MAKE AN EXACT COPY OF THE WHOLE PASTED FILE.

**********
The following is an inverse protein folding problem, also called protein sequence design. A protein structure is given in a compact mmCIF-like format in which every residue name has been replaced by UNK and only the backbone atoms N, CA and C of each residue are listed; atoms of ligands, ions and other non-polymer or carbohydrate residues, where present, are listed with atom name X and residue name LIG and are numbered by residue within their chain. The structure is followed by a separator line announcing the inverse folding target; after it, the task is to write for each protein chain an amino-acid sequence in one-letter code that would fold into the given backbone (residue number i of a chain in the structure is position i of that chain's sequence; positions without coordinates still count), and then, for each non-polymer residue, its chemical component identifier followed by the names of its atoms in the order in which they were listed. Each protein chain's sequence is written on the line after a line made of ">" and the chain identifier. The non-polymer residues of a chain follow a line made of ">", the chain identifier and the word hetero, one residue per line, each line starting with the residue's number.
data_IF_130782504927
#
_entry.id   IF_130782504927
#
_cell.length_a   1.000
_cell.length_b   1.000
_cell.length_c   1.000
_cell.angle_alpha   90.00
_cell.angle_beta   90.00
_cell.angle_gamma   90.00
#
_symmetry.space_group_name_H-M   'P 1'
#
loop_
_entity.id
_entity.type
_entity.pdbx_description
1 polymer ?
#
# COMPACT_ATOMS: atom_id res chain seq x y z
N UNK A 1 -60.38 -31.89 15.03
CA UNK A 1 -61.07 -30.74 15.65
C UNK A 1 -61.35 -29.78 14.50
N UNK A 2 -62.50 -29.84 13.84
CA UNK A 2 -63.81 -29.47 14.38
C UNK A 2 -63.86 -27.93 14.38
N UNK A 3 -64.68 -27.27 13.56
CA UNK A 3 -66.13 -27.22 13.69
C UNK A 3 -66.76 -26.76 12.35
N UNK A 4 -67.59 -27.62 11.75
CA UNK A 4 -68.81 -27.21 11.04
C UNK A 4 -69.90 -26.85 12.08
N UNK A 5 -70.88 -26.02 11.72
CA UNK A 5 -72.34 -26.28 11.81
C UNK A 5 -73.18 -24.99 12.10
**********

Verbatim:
The following is an inverse protein folding problem, also called protein sequence design. A protein structure is given in a compact mmCIF-like format in which every residue name has been replaced by UNK and only the backbone atoms N, CA and C of each residue are listed; atoms of ligands, ions and other non-polymer or carbohydrate residues, where present, are listed with atom name X and residue name LIG and are numbered by residue within their chain. The structure is followed by a separator line announcing the inverse folding target; after it, the task is to write for each protein chain an amino-acid sequence in one-letter code that would fold into the given backbone (residue number i of a chain in the structure is position i of that chain's sequence; positions without coordinates still count), and then, for each non-polymer residue, its chemical component identifier followed by the names of its atoms in the order in which they were listed. Each protein chain's sequence is written on the line after a line made of ">" and the chain identifier. The non-polymer residues of a chain follow a line made of ">", the chain identifier and the word hetero, one residue per line, each line starting with the residue's number.
data_IF_130782504927
#
_entry.id   IF_130782504927
#
_cell.length_a   1.000
_cell.length_b   1.000
_cell.length_c   1.000
_cell.angle_alpha   90.00
_cell.angle_beta   90.00
_cell.angle_gamma   90.00
#
_symmetry.space_group_name_H-M   'P 1'
#
loop_
_entity.id
_entity.type
_entity.pdbx_description
1 polymer ?
#
# COMPACT_ATOMS: atom_id res chain seq x y z
N UNK A 1 -60.38 -31.89 15.03
CA UNK A 1 -61.07 -30.74 15.65
C UNK A 1 -61.35 -29.78 14.50
N UNK A 2 -62.50 -29.84 13.84
CA UNK A 2 -63.81 -29.47 14.38
C UNK A 2 -63.86 -27.93 14.38
N UNK A 3 -64.68 -27.27 13.56
CA UNK A 3 -66.13 -27.22 13.69
C UNK A 3 -66.76 -26.76 12.35
N UNK A 4 -67.59 -27.62 11.75
CA UNK A 4 -68.81 -27.21 11.04
C UNK A 4 -69.90 -26.85 12.08
N UNK A 5 -70.88 -26.02 11.72
CA UNK A 5 -72.34 -26.28 11.81
C UNK A 5 -73.18 -24.99 12.10